Standing in the hot sun, perched on a hill side, surrounded by thousands of spectators waiting for the first car to burst into sight, I am reminded why rallying is so popular with fans and spectators. It’s the real-world appeal of rallying that makes it special, because, unlike the controlled environment of circuit racing, the competition takes place on natural terrain in cars you can easily relate to.
The world’s best drivers race against the clock in mud, slush, sand and snow, in cars that are loosely based on mass-production hatchbacks you and I can buy.
Ceremonial start at a picturesque resort in Marmaris.
Even at a World Rally Championship (WRC) event, you can enjoy a level of accessibility you wouldn’t expect at the topmost level of the sport. It’s not just about getting to see cars jumping and sliding at insane speeds without any barriers in front of you, but also the fact that a lot of the cars move from stage to stage on normal roads (at normal speeds) with regular traffic.
It’s not uncommon to spot a WRC rally winner or world champion parked by the side of the road changing a tyre or struggling to fix a damaged part with just his co-driver to help (the rules don’t allow competitors to take outside help except in designated service areas). Can you ever imagine Formula 1 drivers, sealed off from everything outside the paddock, ever doing that at a Grand Prix?
The service park is the hub of every rally.
The hub of every WRC rally is the service park, which is the equivalent of the paddock as well as the pits. There’s a relaxed, carnival-like atmosphere here unlike the frosty and unfriendly paddocks at an F1 Grand Prix. It’s also here that fans can get close to the cars and watch them getting repaired.
The Hyundai Motorsport team has the biggest set-up in the service park here in Marmaris, the base for Rally Turkey. It’s a massive two-storey structure big enough to provide five-star hospitality for their guests. You can hang out here and get a good view, from the first floor, of the three WRC Hyundai i20 coupés getting serviced by a flurry of mechanics, whilst sipping a beer.
Hayden Paddon and Seb Marshall stayed out of trouble to finish 3rd overall.
Apart from the basic chassis and body, there’s not much in common between the WRC i20 and a showroom car. Powered by a 1.6-litre, four-cylinder turbo-petrol engine producing 380hp, the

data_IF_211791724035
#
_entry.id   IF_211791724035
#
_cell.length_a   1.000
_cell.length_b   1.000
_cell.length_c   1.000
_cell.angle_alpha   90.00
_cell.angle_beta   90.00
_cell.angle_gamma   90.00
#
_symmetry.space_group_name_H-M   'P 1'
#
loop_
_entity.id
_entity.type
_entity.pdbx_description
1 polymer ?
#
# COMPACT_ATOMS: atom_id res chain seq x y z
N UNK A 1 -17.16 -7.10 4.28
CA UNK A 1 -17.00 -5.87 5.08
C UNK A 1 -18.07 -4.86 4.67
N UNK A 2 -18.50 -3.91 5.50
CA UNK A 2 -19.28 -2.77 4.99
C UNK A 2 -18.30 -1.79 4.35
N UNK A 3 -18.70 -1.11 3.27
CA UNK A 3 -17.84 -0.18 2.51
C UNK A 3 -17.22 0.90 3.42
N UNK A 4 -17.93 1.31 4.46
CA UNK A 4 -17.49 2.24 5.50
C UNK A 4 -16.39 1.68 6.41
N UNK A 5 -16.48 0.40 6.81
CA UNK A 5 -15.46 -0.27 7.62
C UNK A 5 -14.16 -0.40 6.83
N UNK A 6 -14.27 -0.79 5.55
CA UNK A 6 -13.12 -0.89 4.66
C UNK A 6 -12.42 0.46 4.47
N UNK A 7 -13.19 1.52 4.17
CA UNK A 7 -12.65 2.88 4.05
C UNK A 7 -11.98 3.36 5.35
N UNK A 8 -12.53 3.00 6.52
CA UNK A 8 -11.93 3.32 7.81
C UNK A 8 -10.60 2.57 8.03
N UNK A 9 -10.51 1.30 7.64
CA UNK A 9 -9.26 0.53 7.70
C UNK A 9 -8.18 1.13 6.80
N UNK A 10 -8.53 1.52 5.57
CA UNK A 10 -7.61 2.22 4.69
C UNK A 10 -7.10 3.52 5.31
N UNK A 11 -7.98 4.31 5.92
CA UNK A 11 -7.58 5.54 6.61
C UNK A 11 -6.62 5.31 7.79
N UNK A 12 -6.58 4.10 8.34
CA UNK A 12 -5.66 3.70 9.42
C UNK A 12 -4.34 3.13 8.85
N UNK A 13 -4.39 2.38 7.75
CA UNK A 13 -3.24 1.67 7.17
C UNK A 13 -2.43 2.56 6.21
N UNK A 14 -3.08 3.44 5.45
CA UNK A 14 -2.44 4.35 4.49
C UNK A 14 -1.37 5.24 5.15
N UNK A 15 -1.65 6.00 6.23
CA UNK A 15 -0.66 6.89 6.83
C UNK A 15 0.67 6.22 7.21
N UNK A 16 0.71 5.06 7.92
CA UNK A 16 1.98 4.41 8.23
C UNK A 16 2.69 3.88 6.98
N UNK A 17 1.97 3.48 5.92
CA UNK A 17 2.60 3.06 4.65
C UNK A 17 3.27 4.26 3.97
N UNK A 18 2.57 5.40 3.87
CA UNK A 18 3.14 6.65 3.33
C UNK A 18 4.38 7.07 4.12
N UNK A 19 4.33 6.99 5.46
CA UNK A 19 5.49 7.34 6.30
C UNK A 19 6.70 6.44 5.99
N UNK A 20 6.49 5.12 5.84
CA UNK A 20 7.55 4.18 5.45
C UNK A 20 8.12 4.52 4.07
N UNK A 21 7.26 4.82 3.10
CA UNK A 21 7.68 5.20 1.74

WRC cars are the quickest they’ve been in a long time. Also, with more aerodynamic freedom
allowed, WRC cars generate more downforce than before and look the part, too. Large wings, big diffusers, splitters and spoilers are what add the wow factor to an otherwise mundane-looking hatch.
But despite the massive, well-oiled operation of a big-budget team like Hyundai, things can go awfully wrong. Hyundai came to Rally Turkey as favourites, with championship leader Thierry Neuville hoping to extend his lead at the top of the table. Neuville led on the first day but then bust his suspension on day two, which knocked him out of contention. In fact, the action-packed Rally Turkey saw a high rate of attrition due to the gruelling stages, which were by far the roughest on a WRC event in recent years. The gravel roads, strewn with rocks and stones, took their toll with many of the top drivers dropping out, including Andreas Mikkelsen and five-time world champion Sébastien Ogier.
Winner Ott Tänak completes a hat-trick of wins.
At the end of the third day it was Ott Tänak, rallying’s new sensation, in his Toyota Gazoo Racing Yaris, who cleverly stayed out of trouble to take victory. The Estonian driver also completed a hat-trick of WRC wins and has leapfrogged over Ogier to move into a close second place behind Neuville in the championship standings.
In the unpredictable and uncertain world of rallying, it’s not always the fastest but the smartest driver that wins.
Q&A MICHEL NANDAN, TEAM PRINCIPAL, HYUNDAI MOTORSPORT
On being hopeful of a championship win despite challenges and fierce competition.
How tough were the stages?
The stages are really rough and I think this generation of drivers has never driven in these types of rough conditions. The stages here are very difficult, much worse than stages from difficult rallies like Argentina, Portugal or Sardinia. But we know that on these types of roads, when it is quite rough, the car can be quite competitive.
While the WRC i20 is competitive on gravel, it’s not, on tarmac. What work needs to be done?
We have a car that has a longer wheelbase so for sure the car is not very quick to react or turn into corners quickly. But this is the basic design of the car, which we can’t change. In fact, we are really trying to reduce the lack of responsiveness. To do that, we are working on the differential and the suspension. We have new evolutions of the front suspension, which we will test; we are confident it will give us a faster turn-in. Also, we have some new differentials to test, for reducing the understeer. The advantage we have is that due to the long wheelbase, our car is more stable on some stages and also has good grip.
How confident are you about winning the championship?
Of course, our target is always to win the championship and we are in a very good position this year. It is quite tight with Toyota and Ford but we are confident about some of the remaining rallies. In Wales last year, we performed quite well; and also in the previous year. So we know we have a very good chance there. Spain is on tarmac and that’s where we need to improve. So we are working on that. The last rally in Australia is always quite favourable for us. The competition is really strong and it looks like the championship will be decided in Australia.